The Baluster and 1891 Pillar of Rennes-le-Château
19 July 2017
The Baluster and 1891 Pillar of Rennes-le-Château – both peddled as “relics” of Bérenger Saunière and Rennes-le-Château by the Municipality and Tourist Board of Rennes-le-Château – lack any historical credence.
The question must be asked – is the baluster on display in the Museum today – the very same baluster that was displayed in the Museum during the 1990s?
Questions and doubts have been raised about the baluster. The physical object itself does not seem to date from 1892. The story about the baluster does not date from 1892 or from Bérenger Saunière’s lifetime. It was first referred to in dramatised form in an early black and white French 1960s documentary about Bérenger Saunière. The story about it wasn’t committed to writing until 1985 in the book L’Héritage de l’Abbé Saunière by Corbu and Captier.
“Oral traditions” – as we know from the testimonies of those associated with the Roswell “flying saucer crash”, for example – can be completely unreliable and meaningless, because of the formation of accretions.
People who examined the baluster when it was dismantled by Marcel Captier during the 1990s to show it had a “cavity”, couldn’t see any cavity and were unable to figure out where a phial could have been placed inside the baluster.
The 1891 Pillar
Opinion is divided about the 1891 Pillar. Some people claim it is Visigothic, some claim it is Carolingian, others claim it dates from 1891 (eg, René Descadeillas, Christopher Scargill).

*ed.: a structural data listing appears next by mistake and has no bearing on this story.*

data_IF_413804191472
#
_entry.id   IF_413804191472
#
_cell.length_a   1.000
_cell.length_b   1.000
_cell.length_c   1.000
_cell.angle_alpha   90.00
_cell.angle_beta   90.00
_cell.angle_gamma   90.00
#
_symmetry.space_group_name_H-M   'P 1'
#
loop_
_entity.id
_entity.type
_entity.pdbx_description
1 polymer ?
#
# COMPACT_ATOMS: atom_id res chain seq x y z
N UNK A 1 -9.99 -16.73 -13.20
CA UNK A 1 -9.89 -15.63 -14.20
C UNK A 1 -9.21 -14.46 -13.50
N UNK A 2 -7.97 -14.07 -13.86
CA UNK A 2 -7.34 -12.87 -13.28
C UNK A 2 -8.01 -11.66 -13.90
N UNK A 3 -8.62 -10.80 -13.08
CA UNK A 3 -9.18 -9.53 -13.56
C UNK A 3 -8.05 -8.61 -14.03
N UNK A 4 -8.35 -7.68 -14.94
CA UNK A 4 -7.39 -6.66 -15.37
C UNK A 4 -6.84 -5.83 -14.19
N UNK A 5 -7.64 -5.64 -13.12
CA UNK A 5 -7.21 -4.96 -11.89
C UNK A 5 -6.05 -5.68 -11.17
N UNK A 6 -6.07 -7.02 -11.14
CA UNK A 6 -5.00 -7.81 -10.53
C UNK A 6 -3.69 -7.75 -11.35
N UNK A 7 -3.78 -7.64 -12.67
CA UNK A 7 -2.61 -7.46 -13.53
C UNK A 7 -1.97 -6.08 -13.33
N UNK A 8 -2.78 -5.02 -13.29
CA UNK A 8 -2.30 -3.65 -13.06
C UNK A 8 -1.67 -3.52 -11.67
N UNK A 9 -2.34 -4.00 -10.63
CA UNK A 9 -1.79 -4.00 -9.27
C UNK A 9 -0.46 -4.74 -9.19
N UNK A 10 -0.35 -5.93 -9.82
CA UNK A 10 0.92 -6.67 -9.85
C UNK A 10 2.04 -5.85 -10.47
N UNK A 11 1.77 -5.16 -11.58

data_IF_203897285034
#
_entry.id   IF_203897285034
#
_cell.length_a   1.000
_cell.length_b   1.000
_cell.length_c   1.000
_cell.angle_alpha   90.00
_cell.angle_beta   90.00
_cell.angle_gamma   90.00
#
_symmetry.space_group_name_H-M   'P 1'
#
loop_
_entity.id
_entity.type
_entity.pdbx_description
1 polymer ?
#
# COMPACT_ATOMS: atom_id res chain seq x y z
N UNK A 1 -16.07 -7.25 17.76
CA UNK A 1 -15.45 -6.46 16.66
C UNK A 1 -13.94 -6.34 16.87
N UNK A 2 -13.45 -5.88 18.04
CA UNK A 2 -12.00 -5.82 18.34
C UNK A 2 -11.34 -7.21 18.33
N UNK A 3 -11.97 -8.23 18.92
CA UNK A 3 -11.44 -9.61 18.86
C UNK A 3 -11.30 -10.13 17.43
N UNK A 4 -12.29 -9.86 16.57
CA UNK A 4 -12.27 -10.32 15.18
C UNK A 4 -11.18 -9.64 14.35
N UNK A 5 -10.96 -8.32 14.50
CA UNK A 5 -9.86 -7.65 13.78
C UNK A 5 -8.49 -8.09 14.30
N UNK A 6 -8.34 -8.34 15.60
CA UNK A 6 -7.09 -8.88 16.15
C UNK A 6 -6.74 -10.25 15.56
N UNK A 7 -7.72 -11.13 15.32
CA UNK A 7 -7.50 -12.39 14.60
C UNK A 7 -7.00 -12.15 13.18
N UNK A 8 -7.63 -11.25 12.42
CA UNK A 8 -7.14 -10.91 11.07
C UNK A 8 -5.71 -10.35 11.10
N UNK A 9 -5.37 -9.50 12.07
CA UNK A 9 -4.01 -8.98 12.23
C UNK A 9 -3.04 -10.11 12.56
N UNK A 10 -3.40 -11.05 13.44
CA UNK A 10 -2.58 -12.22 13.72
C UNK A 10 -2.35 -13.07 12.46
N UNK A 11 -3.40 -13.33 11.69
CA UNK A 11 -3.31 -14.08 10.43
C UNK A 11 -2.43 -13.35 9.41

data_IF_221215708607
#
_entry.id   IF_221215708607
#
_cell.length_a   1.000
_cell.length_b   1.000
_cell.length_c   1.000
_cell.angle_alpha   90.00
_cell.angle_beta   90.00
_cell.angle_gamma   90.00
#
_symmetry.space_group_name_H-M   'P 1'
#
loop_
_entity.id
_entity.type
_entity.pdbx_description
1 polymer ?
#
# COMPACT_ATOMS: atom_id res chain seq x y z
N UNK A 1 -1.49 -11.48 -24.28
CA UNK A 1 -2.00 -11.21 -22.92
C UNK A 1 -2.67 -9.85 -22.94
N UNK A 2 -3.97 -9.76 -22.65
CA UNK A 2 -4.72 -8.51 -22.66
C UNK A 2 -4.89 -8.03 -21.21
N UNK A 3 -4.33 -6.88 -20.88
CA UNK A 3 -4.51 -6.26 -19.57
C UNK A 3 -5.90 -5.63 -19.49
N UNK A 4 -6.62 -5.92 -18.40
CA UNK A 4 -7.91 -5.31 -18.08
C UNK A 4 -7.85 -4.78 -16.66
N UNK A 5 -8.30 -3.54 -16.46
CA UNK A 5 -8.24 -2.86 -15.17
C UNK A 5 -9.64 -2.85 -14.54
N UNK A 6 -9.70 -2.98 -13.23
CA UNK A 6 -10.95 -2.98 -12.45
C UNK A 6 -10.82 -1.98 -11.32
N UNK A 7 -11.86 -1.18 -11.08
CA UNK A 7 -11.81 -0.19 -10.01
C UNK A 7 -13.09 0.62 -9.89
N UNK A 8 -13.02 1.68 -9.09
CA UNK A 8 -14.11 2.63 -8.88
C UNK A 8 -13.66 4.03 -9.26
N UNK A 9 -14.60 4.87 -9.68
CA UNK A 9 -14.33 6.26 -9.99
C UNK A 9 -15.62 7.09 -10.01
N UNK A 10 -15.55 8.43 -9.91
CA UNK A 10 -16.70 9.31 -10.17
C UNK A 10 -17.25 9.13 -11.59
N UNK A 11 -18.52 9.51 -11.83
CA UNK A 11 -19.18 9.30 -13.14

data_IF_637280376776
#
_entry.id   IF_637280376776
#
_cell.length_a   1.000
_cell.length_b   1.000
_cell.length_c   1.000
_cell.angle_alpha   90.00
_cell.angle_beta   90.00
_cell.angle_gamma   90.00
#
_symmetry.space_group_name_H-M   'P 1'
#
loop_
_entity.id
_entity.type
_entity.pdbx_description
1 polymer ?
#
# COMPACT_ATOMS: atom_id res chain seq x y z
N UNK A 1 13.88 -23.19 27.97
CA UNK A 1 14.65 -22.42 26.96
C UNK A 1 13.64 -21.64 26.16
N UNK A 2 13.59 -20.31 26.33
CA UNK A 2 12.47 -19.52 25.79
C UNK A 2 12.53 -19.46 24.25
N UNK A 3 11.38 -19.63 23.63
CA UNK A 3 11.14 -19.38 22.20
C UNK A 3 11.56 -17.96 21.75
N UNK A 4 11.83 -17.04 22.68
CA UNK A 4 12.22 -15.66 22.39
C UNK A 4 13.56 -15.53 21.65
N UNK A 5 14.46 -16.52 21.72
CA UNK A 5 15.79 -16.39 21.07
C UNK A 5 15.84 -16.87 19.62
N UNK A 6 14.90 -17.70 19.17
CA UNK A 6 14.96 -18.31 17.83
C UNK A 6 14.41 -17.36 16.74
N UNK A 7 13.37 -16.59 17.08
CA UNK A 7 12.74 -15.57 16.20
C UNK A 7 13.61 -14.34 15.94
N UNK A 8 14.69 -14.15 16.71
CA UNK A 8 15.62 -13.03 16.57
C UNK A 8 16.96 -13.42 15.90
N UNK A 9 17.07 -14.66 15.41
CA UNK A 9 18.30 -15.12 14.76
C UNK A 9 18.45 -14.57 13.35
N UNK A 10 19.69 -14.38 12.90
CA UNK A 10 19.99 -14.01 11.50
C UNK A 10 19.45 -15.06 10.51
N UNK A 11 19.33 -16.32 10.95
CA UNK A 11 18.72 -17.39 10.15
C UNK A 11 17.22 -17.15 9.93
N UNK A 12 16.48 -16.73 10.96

There are no references to the existence of the 1891 Pillar before that year when Saunière used it as a base for the statue of Notre Dame de Lourdes. There is a story in one of the archaeological bulletins of the early 1900s that Saunière claimed it was one of the pillars that supported the Main Altar in his church [*], but Saunière’s account cannot be trusted because of his dishonesty during his Ecclesiastical Trial 1910-1911 (his bogus “List of Donors” to hide the fact he was trafficking in masses). The main altar of the church of Rennes-le-Château supported by pillars is not found in any Church Report.
It is most likely that the 1891 pillar is modelled on a Carolingian Pillar found in the Museum of Narbonne, and in some way linked to the Lazarists of Notre Dame de Marceille (also called the Congregation of the Mission), that Saunière perhaps would have met when he was transferred to the Petit Seminaire de Narbonne.
The local cult of Notre Dame de Lourdes was established in 1890. The church of Notre Dame de Marceille (a Marian shrine) would have been glad to assist Saunière with the installation of the statue of Notre Dame de Lourdes in 1891 and this would explain the presence of a Lazarist priest at the installation ceremony in Rennes-le-Château. Perhaps the 1891 Pillar was donated by the Lazarist priests of Notre Dame de Marceille. Saunière was devoted to the Lourdes Cult, having ventured on three pilgrimages in August 1911, August 1913 and October 1915; also hoping to retire to Lourdes after losing his Ecclesiastical Trial and stripped of his priesthood.
The words “Mission 1891” would have doubled-up the Statue of Notre Dame de Lourdes as a Mission Cross or Calvaire (the Calvary wasn’t installed in the village until a few years later, again in the presence of a Lazarist priest from Notre Dame de Marceille).
To sum up:
The baluster: highly unreliable as a physical object dating from 1891 or 1892; the story about it lacks validity and provenance. The story was probably invented by Noël Corbu for the 1960s French documentary.
The 1891 Pillar: there are no references for its existence before 1891, and it could simply have been part of the installation of the statue of Notre Dame de Lourdes, modelled on a similar Carolingian Pillar found in Narbonne Museum.
[*]“According to Abbé Saunières [sic], the high altar was made up of a large slab set on its side in the wall and held up in front by two pillars” (M. A. Fages, ‘From Campagne-les-Bains To Rennes-le-Château’, Bulletin of the Society for Scientific Study of the Aude, Volume 20, 1909).